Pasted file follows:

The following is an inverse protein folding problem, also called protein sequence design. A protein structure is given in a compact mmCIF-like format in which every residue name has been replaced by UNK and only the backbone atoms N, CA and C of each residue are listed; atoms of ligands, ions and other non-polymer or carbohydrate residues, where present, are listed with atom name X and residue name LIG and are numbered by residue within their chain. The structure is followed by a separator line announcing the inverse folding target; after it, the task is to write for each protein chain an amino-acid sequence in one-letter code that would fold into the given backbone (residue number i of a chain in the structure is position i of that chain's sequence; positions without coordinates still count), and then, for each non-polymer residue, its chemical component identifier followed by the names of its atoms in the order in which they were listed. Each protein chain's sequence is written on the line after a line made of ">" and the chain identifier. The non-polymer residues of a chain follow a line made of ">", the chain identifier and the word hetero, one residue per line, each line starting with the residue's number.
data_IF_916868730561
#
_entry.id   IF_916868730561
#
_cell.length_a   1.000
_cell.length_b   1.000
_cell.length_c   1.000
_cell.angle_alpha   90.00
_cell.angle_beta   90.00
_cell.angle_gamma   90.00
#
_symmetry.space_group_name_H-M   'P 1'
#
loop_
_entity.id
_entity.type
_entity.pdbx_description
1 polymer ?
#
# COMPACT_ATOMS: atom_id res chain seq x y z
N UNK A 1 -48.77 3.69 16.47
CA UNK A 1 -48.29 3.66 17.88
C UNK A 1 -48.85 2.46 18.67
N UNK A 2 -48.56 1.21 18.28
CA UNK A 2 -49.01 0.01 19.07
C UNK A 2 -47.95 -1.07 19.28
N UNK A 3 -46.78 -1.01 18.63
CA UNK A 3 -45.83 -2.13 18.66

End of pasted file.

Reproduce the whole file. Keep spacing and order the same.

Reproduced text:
The following is an inverse protein folding problem, also called protein sequence design. A protein structure is given in a compact mmCIF-like format in which every residue name has been replaced by UNK and only the backbone atoms N, CA and C of each residue are listed; atoms of ligands, ions and other non-polymer or carbohydrate residues, where present, are listed with atom name X and residue name LIG and are numbered by residue within their chain. The structure is followed by a separator line announcing the inverse folding target; after it, the task is to write for each protein chain an amino-acid sequence in one-letter code that would fold into the given backbone (residue number i of a chain in the structure is position i of that chain's sequence; positions without coordinates still count), and then, for each non-polymer residue, its chemical component identifier followed by the names of its atoms in the order in which they were listed. Each protein chain's sequence is written on the line after a line made of ">" and the chain identifier. The non-polymer residues of a chain follow a line made of ">", the chain identifier and the word hetero, one residue per line, each line starting with the residue's number.
data_IF_916868730561
#
_entry.id   IF_916868730561
#
_cell.length_a   1.000
_cell.length_b   1.000
_cell.length_c   1.000
_cell.angle_alpha   90.00
_cell.angle_beta   90.00
_cell.angle_gamma   90.00
#
_symmetry.space_group_name_H-M   'P 1'
#
loop_
_entity.id
_entity.type
_entity.pdbx_description
1 polymer ?
#
# COMPACT_ATOMS: atom_id res chain seq x y z
N UNK A 1 -48.77 3.69 16.47
CA UNK A 1 -48.29 3.66 17.88
C UNK A 1 -48.85 2.46 18.67
N UNK A 2 -48.56 1.21 18.28
CA UNK A 2 -49.01 0.01 19.07
C UNK A 2 -47.95 -1.07 19.28
N UNK A 3 -46.78 -1.01 18.63
CA UNK A 3 -45.83 -2.13 18.66